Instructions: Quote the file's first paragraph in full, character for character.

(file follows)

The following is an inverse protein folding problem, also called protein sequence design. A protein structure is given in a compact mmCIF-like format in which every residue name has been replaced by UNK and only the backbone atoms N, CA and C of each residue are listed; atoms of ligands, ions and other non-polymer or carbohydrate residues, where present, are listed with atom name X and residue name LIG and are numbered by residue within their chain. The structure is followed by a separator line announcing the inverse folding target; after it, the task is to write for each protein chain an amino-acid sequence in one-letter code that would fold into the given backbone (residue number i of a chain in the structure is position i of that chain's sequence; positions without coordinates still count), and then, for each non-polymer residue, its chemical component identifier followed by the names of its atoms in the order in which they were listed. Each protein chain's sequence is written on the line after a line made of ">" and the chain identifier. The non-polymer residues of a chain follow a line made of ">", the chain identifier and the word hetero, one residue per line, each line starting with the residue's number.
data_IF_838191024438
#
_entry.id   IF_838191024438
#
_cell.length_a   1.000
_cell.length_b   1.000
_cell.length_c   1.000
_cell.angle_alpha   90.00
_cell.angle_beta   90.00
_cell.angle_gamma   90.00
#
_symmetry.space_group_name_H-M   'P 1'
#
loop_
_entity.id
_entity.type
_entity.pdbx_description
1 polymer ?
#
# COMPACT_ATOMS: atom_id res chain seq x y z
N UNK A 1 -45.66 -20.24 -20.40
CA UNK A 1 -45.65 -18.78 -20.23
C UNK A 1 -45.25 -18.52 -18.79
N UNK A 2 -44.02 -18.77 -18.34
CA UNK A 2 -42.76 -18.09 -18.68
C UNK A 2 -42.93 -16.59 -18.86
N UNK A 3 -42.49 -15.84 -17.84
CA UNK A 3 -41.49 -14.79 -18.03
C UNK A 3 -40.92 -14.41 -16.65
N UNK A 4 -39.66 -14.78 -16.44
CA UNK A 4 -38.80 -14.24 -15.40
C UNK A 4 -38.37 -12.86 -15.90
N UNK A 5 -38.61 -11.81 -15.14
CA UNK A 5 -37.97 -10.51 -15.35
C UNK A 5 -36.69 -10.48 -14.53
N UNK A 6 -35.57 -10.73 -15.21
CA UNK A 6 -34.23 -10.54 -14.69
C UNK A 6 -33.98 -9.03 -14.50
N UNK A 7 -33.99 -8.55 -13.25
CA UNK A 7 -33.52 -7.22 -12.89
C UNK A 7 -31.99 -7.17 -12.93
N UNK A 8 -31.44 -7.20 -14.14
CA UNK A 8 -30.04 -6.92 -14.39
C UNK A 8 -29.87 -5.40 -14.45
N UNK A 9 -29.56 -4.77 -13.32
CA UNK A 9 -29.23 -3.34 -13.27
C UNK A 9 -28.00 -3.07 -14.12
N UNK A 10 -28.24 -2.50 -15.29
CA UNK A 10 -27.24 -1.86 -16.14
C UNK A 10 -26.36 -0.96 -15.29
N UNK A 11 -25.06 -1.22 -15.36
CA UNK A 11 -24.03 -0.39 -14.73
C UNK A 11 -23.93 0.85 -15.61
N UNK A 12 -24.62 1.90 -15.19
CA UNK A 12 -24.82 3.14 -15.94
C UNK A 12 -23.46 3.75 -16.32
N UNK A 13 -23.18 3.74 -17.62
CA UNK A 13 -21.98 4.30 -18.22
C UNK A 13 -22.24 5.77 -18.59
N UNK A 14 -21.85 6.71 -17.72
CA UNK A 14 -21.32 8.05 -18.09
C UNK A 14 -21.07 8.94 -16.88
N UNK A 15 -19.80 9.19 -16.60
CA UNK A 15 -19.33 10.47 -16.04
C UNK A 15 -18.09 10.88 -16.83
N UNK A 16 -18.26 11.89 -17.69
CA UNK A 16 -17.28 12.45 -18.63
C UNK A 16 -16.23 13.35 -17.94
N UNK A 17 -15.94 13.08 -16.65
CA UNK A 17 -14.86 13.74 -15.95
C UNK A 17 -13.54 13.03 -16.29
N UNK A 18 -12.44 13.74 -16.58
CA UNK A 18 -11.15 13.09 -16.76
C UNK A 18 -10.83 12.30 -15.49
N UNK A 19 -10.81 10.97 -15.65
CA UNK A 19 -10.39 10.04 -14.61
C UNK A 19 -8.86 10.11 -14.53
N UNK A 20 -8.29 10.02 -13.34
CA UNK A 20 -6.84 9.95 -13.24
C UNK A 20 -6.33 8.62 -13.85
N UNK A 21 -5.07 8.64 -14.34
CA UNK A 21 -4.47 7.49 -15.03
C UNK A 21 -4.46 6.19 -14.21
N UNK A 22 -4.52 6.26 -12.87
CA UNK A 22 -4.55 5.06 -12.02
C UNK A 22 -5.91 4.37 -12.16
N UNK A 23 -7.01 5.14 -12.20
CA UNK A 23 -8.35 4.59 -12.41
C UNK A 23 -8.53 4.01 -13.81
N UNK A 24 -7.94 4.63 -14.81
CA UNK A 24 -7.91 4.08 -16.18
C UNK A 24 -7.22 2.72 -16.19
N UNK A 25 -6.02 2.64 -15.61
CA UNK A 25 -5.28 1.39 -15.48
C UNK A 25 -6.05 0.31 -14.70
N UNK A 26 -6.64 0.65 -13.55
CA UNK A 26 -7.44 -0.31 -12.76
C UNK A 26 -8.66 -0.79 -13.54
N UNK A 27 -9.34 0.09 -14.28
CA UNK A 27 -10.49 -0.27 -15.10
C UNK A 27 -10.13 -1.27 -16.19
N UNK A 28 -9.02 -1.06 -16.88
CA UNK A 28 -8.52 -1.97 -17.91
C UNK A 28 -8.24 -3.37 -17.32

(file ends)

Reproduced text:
The following is an inverse protein folding problem, also called protein sequence design. A protein structure is given in a compact mmCIF-like format in which every residue name has been replaced by UNK and only the backbone atoms N, CA and C of each residue are listed; atoms of ligands, ions and other non-polymer or carbohydrate residues, where present, are listed with atom name X and residue name LIG and are numbered by residue within their chain. The structure is followed by a separator line announcing the inverse folding target; after it, the task is to write for each protein chain an amino-acid sequence in one-letter code that would fold into the given backbone (residue number i of a chain in the structure is position i of that chain's sequence; positions without coordinates still count), and then, for each non-polymer residue, its chemical component identifier followed by the names of its atoms in the order in which they were listed. Each protein chain's sequence is written on the line after a line made of ">" and the chain identifier. The non-polymer residues of a chain follow a line made of ">", the chain identifier and the word hetero, one residue per line, each line starting with the residue's number.